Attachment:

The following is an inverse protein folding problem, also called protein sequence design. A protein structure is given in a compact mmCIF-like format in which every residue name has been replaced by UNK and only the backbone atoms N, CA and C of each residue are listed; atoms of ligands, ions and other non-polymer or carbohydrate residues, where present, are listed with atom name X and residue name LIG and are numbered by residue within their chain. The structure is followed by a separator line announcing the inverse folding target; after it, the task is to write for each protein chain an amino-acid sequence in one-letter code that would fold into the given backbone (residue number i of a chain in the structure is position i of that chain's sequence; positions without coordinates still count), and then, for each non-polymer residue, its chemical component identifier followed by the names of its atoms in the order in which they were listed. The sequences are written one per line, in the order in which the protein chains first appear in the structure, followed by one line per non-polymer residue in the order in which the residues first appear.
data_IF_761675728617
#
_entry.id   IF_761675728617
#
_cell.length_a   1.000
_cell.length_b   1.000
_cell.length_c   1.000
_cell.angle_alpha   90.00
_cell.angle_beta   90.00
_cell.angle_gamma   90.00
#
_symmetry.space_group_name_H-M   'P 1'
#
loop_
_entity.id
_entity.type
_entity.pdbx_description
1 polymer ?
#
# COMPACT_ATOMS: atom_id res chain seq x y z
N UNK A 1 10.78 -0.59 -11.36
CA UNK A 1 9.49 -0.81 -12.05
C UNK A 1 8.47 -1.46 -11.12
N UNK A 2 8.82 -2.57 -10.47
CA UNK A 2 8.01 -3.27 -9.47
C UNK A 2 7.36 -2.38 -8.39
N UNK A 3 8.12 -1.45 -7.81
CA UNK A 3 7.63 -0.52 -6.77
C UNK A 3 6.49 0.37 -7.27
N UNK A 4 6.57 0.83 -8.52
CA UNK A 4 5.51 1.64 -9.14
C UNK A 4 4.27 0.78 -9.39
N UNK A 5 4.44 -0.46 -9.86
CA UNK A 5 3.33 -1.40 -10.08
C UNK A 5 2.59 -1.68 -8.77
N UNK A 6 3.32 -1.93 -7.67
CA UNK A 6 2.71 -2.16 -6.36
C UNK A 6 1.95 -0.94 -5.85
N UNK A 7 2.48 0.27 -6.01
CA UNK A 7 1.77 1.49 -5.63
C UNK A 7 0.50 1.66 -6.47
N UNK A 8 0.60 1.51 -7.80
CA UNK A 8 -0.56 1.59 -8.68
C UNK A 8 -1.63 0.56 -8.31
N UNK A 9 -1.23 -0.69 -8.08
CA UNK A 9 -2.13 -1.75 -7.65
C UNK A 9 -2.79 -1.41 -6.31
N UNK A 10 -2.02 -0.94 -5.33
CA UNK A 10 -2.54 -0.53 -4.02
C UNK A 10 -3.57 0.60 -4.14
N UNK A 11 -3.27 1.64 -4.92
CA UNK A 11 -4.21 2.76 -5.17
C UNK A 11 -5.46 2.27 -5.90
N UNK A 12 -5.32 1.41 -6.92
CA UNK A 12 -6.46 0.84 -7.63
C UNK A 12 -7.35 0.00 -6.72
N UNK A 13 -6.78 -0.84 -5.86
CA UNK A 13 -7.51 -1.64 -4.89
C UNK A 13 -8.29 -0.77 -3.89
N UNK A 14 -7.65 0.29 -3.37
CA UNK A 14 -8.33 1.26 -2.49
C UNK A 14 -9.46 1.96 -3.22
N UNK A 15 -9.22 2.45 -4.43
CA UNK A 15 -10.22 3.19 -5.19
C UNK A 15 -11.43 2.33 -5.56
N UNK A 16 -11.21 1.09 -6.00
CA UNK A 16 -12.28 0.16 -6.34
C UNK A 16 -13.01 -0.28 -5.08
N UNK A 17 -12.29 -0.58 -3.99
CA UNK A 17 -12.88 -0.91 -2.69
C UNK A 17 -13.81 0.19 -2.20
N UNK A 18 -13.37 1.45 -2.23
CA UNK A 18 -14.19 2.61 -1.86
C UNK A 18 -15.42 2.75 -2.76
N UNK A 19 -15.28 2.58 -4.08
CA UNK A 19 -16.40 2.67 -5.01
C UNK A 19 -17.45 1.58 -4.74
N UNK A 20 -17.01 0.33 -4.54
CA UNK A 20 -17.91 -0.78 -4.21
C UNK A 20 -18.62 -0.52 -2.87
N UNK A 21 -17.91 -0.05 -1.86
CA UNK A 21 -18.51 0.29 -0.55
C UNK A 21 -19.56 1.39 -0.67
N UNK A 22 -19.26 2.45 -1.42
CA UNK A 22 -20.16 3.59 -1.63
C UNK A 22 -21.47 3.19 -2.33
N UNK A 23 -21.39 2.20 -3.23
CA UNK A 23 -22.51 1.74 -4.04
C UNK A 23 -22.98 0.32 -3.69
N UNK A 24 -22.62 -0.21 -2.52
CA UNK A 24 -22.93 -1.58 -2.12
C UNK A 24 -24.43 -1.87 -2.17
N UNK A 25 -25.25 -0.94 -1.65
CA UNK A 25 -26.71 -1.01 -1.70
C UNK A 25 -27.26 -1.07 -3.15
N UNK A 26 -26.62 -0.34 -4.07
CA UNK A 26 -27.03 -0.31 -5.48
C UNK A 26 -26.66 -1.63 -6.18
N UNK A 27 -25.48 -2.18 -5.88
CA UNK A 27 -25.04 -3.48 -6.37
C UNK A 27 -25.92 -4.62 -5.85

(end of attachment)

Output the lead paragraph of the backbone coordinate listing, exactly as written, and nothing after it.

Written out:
The following is an inverse protein folding problem, also called protein sequence design. A protein structure is given in a compact mmCIF-like format in which every residue name has been replaced by UNK and only the backbone atoms N, CA and C of each residue are listed; atoms of ligands, ions and other non-polymer or carbohydrate residues, where present, are listed with atom name X and residue name LIG and are numbered by residue within their chain. The structure is followed by a separator line announcing the inverse folding target; after it, the task is to write for each protein chain an amino-acid sequence in one-letter code that would fold into the given backbone (residue number i of a chain in the structure is position i of that chain's sequence; positions without coordinates still count), and then, for each non-polymer residue, its chemical component identifier followed by the names of its atoms in the order in which they were listed. The sequences are written one per line, in the order in which the protein chains first appear in the structure, followed by one line per non-polymer residue in the order in which the residues first appear.